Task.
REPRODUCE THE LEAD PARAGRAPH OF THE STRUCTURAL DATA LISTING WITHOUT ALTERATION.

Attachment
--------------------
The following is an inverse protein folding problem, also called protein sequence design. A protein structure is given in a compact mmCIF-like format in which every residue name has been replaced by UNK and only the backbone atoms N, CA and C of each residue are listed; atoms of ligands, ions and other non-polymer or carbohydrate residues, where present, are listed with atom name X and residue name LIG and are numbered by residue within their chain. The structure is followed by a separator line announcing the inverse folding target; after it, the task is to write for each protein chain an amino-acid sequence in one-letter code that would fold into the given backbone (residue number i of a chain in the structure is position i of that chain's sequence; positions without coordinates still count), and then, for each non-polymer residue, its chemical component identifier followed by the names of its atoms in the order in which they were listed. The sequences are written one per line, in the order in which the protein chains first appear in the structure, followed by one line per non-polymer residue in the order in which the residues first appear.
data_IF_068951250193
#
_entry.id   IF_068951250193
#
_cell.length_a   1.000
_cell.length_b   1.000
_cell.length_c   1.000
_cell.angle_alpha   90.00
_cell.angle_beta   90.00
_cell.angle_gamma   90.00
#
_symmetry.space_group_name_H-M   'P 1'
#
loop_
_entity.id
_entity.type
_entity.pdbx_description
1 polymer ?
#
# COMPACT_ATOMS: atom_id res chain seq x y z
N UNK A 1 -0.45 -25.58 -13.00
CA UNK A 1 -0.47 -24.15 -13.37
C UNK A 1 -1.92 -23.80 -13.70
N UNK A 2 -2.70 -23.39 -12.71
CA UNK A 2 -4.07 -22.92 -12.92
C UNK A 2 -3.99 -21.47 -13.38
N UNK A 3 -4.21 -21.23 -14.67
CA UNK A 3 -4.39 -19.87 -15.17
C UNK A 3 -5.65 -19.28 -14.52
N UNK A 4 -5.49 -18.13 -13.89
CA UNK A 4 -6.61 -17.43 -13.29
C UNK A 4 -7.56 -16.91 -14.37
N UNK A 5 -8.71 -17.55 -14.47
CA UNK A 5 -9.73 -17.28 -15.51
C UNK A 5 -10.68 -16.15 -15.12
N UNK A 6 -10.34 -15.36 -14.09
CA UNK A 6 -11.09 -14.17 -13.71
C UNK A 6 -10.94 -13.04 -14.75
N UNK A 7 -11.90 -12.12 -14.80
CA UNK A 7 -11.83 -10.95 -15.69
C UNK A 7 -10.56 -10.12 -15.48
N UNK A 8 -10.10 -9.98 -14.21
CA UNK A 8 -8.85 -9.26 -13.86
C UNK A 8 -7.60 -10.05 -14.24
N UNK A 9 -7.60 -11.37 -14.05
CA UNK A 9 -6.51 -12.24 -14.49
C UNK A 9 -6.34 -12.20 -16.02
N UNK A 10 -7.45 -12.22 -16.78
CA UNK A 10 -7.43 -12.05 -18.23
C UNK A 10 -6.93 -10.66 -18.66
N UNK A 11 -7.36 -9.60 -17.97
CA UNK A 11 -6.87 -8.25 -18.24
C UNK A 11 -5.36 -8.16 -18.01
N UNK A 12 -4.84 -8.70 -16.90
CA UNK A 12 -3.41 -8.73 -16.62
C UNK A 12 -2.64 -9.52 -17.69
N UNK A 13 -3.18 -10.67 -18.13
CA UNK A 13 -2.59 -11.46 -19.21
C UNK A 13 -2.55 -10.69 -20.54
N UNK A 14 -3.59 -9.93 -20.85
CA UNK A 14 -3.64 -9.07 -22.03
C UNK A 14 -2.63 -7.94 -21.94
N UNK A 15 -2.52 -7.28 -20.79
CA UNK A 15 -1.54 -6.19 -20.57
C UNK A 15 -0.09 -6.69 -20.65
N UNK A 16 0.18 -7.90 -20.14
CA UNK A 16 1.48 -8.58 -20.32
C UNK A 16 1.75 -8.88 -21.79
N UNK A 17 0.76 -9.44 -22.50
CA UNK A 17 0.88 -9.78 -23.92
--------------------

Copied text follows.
The following is an inverse protein folding problem, also called protein sequence design. A protein structure is given in a compact mmCIF-like format in which every residue name has been replaced by UNK and only the backbone atoms N, CA and C of each residue are listed; atoms of ligands, ions and other non-polymer or carbohydrate residues, where present, are listed with atom name X and residue name LIG and are numbered by residue within their chain. The structure is followed by a separator line announcing the inverse folding target; after it, the task is to write for each protein chain an amino-acid sequence in one-letter code that would fold into the given backbone (residue number i of a chain in the structure is position i of that chain's sequence; positions without coordinates still count), and then, for each non-polymer residue, its chemical component identifier followed by the names of its atoms in the order in which they were listed. The sequences are written one per line, in the order in which the protein chains first appear in the structure, followed by one line per non-polymer residue in the order in which the residues first appear.